Ebony Lamb + Jess Cornelius – Wine Cellar, November 9, 2022

Ebony Lamb and Jess Cornelius. A true double-bill of highly regarded cult fave artists launch their short New Zealand tour to an appreciative and attentive audience, mid-week at Auckland’s equivalent of the legendary Cavern Club.  

 Jess Cornelius

By rights, Jessica Cornelius should be widely known in this country. She was born and raised in Ngaruawahia, and then to Wellington as a teen.


Moved to Melbourne, which is the most fertile city in Australia for great musicians and established her artistic credentials with Teeth and Tongue. It was her vehicle really, being the writer and a multi-instrumentalist. Moved to Los Angeles around 2016 and furthered her rising trajectory as a solo artist.

Has supported tours by Paul Kelly, Ty Segall and most recently King Gizzard and the Lizard Wizard.

Her debut solo album Distance from 2020 received special mention and praise from the music press. It is featured tonight.

She is playing on this tour with Michael Mikal Cronin. Also, a well-seasoned indie musician from Laguna Beach, California. A solo artist with several albums, and a revolving member of the Ty Segall Freedom Band. Mikal plays bass; Jess is on guitar.

Kitchen Floor starts her set, with a louche and languid rhythm suggesting country Americana. A lower-register folkie voice.

Palm Trees has a similar ambience, but she can climb smoothly into the high tone girl-group vocals. Has the atmosphere of the Cowboy Junkies in their down-tuned moments.

This is for You showcases a brand-new song. A slower tempo and quite folky. But it builds slowly and what catches the attention is her guitar sound suggesting Tom Verlaine. Solo and with Television.

The same on Body Memory. A rhythm machine is used. Indie pop with a punk-funk bass lead. A little New York Verlaine jangle guitar also helps make it stand out.

Love and Low Self-Esteem. Folk pop with some jazz accents. You and I don’t talk/ I’ve made different friends. A showcase for her vocal fluidity where she can sound tender whilst delivering scathing burns. The spirit of Joni Mitchell arises. Of course, Los Angeles and Laurel Canyon.

No Difference. Some of the Smith’s ambience creeps in, especially with her vocal phrasing. Along with the inventive bass lines which bend the song into indie pop.

Have a listen to her version of There is a Light That Never Goes Out, for a treat. It’s on Spotify.

The pair have a new duo project called Cronelius, two songs from which they give us a preview. They switch guitar and bass roles.

There is Mister Wu, Cronin on lead vocals and sounding like a marriage of americana and pop.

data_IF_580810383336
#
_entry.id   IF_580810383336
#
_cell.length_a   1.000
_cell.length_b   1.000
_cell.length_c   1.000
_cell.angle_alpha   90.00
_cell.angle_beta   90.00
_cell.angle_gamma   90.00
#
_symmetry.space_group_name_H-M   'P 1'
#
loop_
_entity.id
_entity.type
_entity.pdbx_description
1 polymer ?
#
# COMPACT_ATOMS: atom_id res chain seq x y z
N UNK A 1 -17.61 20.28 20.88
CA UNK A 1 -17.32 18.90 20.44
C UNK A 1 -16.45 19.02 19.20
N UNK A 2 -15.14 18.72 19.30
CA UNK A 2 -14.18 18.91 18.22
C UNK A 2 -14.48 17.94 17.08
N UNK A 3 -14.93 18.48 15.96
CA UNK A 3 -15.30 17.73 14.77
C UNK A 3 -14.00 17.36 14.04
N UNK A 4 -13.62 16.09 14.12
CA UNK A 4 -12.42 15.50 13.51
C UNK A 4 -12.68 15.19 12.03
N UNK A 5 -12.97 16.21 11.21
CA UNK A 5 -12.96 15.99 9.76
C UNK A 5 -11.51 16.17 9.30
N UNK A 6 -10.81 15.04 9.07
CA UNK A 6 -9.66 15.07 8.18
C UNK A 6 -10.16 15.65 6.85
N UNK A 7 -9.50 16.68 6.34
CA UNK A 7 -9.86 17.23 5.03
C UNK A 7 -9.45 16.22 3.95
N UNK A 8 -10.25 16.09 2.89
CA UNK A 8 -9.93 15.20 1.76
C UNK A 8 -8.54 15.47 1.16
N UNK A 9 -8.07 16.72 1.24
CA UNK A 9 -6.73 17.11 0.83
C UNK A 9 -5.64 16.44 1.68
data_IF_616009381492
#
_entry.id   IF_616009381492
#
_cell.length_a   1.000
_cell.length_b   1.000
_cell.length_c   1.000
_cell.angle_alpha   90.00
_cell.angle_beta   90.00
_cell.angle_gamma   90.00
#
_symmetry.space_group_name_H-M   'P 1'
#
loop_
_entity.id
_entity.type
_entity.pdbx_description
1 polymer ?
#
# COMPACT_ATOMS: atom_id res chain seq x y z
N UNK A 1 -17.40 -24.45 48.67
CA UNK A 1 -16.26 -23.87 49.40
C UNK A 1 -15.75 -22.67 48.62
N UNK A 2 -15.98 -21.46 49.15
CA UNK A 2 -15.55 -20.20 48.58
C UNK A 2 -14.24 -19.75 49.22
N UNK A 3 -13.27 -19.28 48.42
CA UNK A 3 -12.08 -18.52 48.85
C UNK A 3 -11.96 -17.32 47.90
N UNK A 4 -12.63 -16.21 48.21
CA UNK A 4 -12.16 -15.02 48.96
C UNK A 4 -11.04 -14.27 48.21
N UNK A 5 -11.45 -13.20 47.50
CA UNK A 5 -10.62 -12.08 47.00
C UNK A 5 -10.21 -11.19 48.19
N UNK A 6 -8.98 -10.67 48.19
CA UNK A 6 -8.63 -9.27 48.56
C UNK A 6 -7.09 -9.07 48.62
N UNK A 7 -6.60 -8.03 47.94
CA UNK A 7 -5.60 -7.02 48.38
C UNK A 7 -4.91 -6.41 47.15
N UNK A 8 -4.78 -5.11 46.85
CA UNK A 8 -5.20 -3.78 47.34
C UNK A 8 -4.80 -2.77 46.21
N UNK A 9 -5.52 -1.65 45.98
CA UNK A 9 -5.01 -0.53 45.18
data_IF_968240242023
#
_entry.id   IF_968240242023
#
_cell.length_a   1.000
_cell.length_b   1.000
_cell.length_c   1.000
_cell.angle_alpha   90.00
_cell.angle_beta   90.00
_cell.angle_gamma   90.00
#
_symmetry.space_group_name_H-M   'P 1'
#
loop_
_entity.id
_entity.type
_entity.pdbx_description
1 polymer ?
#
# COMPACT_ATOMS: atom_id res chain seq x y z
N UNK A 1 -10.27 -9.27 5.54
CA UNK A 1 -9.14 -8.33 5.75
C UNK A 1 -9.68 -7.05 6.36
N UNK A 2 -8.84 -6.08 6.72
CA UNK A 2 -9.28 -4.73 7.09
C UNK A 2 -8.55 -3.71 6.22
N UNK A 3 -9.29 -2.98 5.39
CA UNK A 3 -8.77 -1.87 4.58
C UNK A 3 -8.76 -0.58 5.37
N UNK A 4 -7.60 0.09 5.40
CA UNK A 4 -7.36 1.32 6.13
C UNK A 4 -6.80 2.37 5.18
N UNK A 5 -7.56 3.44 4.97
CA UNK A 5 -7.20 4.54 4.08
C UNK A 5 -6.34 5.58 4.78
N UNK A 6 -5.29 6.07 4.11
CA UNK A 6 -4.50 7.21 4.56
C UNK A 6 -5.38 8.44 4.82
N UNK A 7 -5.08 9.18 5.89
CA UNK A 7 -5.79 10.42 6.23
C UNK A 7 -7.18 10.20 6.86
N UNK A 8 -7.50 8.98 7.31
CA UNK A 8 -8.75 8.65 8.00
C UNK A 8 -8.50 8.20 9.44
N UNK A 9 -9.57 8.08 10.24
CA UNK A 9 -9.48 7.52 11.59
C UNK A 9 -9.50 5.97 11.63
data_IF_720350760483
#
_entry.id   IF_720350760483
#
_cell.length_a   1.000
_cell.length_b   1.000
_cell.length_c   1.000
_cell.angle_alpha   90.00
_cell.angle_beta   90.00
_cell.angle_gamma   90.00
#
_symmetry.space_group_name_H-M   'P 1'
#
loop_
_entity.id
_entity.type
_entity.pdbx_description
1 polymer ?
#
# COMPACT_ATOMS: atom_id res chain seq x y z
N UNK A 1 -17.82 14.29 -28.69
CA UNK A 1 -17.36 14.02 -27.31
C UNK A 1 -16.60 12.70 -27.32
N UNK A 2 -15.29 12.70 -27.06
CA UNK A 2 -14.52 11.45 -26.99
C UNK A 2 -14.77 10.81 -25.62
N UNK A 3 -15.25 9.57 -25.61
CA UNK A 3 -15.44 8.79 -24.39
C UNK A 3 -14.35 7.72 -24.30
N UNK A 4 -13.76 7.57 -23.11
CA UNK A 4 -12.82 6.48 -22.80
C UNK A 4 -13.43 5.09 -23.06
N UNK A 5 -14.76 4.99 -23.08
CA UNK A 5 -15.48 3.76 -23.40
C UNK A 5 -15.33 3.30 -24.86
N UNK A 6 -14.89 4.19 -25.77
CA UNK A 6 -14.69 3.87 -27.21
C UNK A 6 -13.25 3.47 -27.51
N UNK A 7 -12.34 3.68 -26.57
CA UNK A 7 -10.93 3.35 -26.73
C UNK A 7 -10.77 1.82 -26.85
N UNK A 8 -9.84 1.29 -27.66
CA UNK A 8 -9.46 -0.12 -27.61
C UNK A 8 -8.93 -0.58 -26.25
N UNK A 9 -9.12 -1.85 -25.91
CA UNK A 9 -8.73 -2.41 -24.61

No Place has Eastern drone elements and a nod to Lou Reed. Just tell me what you are doing/ Be a man.

Both these artists have impressive credentials, and they should get wider attention here if there is any justice.

Ebony Lamb

Ebony we all know from Eb & Sparrow. Three very good albums, and a band which received a lot of attention as they toured up and down the country. I only caught them twice. They had a distinctive take on folk, country and pop. Ebony’s voice was immediately arresting and quite special.

This tour is to present her new album Successful Feelings, due to be released…Soon?

Take My Hands at Night. The recently released first single. There have been various descriptions of her voice. What is captivating tonight is how her high tones are reminiscent of Kate Bush. I say this as a guidepost only, as it sounds distinctively her own. The rhythm section drives this one superbly.

Hikurangi Schaverian-Kaa (French for Rabbits) on drums, and Phoebe Johnson (Revulva) on bass. Ebony is playing electric guitar.

Midnight is inspired by her father and explains the origin of her name. Plaintive ambient folk which swings nicely with a rockabilly rhythm.

The title song Successful Feelings is slower and downbeat. Showcases how pure and sharp her high voice is.

Come Put a Record On. Some twanging country and western guitar colour. Sounds a little like Reb Fountain here.

Brother and Drive. They both begin with folk americana. Then she puts in some jazz and blues phrasing, and both songs take off into interesting areas.

The material was worked through over the last few years of panic, pandemic and Prison Island. The result is a benediction rather than a cathartic outpouring. The producers, Bic Runga and Kody Nielson were key to this, and Ebony pays them tribute.

Ebony Lamb and Jess Cornelius. They deliver a compelling show of contemporary pop with a diversity of different elements. Both with distinctive voices. Catch them if you can on this tour.

Rev Orange Peel

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Ebony Lamb:

Jess Cornelius: